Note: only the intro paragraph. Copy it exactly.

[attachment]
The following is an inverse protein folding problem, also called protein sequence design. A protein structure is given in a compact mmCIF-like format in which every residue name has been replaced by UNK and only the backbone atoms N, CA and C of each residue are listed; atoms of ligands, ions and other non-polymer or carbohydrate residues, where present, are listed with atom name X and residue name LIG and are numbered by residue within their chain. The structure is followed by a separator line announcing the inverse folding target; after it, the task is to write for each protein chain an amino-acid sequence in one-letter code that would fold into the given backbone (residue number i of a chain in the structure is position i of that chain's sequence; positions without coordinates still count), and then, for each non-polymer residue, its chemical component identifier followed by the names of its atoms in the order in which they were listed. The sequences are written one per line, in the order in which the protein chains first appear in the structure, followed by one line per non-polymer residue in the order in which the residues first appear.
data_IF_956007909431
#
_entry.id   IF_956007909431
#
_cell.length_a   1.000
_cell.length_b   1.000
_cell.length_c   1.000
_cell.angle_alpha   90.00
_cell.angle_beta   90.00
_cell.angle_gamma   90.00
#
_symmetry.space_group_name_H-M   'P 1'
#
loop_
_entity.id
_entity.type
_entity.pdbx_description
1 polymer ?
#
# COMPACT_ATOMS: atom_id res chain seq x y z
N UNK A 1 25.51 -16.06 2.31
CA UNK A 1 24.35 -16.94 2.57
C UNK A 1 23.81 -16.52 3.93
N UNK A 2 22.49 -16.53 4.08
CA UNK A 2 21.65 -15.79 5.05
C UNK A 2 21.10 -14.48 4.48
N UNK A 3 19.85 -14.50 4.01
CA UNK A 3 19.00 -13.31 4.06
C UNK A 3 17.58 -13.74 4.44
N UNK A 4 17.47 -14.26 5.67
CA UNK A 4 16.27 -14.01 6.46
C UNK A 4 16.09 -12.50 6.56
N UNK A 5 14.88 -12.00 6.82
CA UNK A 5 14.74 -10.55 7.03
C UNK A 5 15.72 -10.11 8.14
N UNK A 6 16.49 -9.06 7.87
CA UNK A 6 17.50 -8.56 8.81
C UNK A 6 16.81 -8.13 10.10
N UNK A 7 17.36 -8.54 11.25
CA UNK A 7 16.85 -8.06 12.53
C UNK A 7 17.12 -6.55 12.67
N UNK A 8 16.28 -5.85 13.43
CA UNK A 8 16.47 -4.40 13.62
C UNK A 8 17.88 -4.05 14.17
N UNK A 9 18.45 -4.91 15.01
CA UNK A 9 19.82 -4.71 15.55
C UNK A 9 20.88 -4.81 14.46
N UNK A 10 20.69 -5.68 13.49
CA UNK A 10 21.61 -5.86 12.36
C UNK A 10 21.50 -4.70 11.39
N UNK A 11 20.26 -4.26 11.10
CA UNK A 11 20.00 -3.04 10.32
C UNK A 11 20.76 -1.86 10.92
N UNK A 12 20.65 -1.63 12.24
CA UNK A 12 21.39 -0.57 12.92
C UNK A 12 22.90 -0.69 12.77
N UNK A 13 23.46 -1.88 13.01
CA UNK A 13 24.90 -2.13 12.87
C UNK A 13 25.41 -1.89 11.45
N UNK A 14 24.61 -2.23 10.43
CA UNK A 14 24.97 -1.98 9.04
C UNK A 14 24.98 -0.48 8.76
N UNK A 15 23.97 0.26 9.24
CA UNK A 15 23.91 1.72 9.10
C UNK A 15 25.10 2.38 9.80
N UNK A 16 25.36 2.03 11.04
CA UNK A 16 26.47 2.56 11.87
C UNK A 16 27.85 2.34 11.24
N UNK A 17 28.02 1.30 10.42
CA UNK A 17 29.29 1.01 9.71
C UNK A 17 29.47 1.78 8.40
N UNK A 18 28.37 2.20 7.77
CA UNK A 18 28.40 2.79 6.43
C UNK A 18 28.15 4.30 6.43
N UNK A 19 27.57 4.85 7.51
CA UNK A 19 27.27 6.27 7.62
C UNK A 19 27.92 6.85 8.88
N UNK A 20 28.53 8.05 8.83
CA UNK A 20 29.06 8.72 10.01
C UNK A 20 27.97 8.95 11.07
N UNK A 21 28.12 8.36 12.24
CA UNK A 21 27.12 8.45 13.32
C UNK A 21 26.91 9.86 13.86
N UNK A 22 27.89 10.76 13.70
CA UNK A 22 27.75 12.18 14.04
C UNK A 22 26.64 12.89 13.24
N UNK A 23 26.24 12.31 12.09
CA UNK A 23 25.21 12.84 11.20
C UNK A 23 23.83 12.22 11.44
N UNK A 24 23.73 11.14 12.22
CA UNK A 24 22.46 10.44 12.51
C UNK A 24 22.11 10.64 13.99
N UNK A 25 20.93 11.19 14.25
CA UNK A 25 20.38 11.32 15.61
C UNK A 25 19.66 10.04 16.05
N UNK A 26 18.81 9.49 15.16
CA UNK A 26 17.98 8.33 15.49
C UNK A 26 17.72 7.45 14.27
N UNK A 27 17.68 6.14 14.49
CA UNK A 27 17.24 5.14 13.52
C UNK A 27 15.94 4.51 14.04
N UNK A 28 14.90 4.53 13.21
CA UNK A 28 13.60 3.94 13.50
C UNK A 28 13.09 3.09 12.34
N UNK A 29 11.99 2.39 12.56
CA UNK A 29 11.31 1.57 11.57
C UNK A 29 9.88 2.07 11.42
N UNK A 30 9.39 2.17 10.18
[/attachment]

The following is an inverse protein folding problem, also called protein sequence design. A protein structure is given in a compact mmCIF-like format in which every residue name has been replaced by UNK and only the backbone atoms N, CA and C of each residue are listed; atoms of ligands, ions and other non-polymer or carbohydrate residues, where present, are listed with atom name X and residue name LIG and are numbered by residue within their chain. The structure is followed by a separator line announcing the inverse folding target; after it, the task is to write for each protein chain an amino-acid sequence in one-letter code that would fold into the given backbone (residue number i of a chain in the structure is position i of that chain's sequence; positions without coordinates still count), and then, for each non-polymer residue, its chemical component identifier followed by the names of its atoms in the order in which they were listed. The sequences are written one per line, in the order in which the protein chains first appear in the structure, followed by one line per non-polymer residue in the order in which the residues first appear.